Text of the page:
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How to scout Fusarium wilt in Cyclamen

Fusarium wilt is a vascular wilt and a common pathogen of cyclamen. It is caused by Fusarium oxysporum f. sp. Cyclaminis, which infects the roots and moves through the plant’s xylem. Michigan State University Extension reminds you to please take note that the form of the Fusarium is very host-specific and in this case only infects cyclamen. There are also different races of the fungi, which may affect certain cultivars of cyclamen more than others.

Very warm temperatures of 75 to 95 degrees Fahrenheit and overly wet growing media provides suitable conditions for the inoculation of Fusarium. Plants may be asymptomatic until enduring an environmental stress such as drought. Plants exhibit symptoms more rapidly at temperatures above 70 F. The first symptom of Fusarium is the yellowing and wilting of the foliage. Initially, it is possible for symptoms to develop on only part of a plant or even part of a leaf. As the disease progresses, the foliage becomes brown and necrotic (Photo 1).


Photo 1. Foliage symptoms of Fusarium on cyclamen. Photo credit: Department of Plant Pathology Archive, North Carolina State University, Bugwood.org

If you find a plant with chlorosis, necrosis, wilting or dieback, first remove the plant from the pot to look at the roots. Also, cut the plant along the base to look at the stem for discolouration (Photo 2). If discolouration is present, discard the plant and those close to it that are exhibiting symptoms to prevent further spread in the greenhouse, especially if using overhead irrigation or flood floors.


Photo 2. Fusarium f. sp. cyclaminis wilt on cyclamen. Photo credit: Heidi Wollaeger, MSU Extension

Similarly, discolouration is also present on infected corms prior to planting (Photo 3). When receiving new corms for propagation, be sure to examine them for Fusarium and other fungal and bacterial diseases.

Since a variety of vascular wilts and root rots often exhibit similar symptoms, be sure to get an accurate diagnosis. There is no currently available on-site testing kit for the forms of Fusarium that affect greenhouse crops. Samples can be sent to a diagnostic lab such as MSU Diagnostic Services for an accurate diagnosis.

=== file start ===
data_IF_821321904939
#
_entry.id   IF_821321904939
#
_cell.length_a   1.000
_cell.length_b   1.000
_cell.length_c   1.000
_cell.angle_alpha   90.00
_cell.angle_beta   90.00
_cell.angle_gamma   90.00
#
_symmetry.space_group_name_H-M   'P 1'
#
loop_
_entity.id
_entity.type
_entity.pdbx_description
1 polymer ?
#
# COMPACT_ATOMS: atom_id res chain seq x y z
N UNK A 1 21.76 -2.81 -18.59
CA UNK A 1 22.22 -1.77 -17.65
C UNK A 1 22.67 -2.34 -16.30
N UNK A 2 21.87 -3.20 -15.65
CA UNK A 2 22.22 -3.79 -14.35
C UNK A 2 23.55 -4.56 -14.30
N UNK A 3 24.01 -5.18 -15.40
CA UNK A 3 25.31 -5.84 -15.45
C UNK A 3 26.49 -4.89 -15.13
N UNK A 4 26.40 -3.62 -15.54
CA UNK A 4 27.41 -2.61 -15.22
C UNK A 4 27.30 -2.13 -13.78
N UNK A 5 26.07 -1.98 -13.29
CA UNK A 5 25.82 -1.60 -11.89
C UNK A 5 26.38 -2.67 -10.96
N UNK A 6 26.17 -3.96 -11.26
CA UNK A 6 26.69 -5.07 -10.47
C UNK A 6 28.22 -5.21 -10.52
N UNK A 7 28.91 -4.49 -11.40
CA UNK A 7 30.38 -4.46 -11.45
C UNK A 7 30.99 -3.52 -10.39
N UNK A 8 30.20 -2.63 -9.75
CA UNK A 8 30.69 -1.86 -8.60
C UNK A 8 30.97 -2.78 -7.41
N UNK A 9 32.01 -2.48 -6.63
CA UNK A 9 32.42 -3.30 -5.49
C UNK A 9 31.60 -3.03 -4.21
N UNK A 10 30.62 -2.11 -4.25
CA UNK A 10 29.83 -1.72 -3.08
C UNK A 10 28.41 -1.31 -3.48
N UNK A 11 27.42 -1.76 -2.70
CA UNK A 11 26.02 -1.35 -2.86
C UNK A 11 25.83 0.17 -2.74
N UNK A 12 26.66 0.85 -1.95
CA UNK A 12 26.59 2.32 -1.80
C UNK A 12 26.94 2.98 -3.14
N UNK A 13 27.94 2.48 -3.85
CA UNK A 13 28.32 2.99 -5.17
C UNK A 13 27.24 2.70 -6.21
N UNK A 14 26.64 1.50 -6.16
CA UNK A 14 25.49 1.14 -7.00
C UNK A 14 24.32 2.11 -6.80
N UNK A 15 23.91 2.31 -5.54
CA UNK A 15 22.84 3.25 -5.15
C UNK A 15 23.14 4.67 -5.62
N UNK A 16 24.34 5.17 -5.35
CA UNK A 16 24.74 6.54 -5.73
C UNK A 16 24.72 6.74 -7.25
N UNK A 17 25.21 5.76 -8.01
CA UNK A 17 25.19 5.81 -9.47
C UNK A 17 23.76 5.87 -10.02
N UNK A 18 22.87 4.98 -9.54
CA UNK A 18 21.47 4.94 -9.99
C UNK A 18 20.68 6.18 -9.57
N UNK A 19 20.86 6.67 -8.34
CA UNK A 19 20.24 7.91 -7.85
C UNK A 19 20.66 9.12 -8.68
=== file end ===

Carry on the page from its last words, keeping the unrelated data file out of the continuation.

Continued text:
Photo 3. Inspect incoming corms for Fusarium. Photo credit: Department of Plant Pathology Archive, North Carolina State University, Bugwood.org

Growers should discard all infected corms or plants and apply a Fusarium-labelled preventative fungicides on all other cyclamen in the area. High rates of ammonium nitrogen or low calcium in the media are conducive for the disease. Consider switching to a fertilizer with nitrate nitrogen, but keep in mind your water quality and the growing requirements of other plants in the greenhouse. Add lime to the growing media to keep the pH above 6.0 to manage Fusarium in the crop. However, remember that cyclamen thrive at a maximum pH of 6.3 and an EC of 1.8.

For more information, check out the plant disease report “Fusarium Wilt and Corm Rot of Cyclamen” from Penn State or “Cyclamen-Fusarium Wilt” from the Pacific Northwest Plant Disease Management Handbook. For tips on growing cyclamen, take a look at the cyclamen production growing guide developed by Paul Thomas at the University of Georgia. 

This article was published by Michigan State University Extension. For more information, visit http://www.msue.msu.edu. To have a digest of information delivered straight to your email inbox, visit http://bit.ly/MSUENews. To contact an expert in your area, visit http://expert.msue.msu.edu, or call 888-MSUE4MI (888-678-3464).


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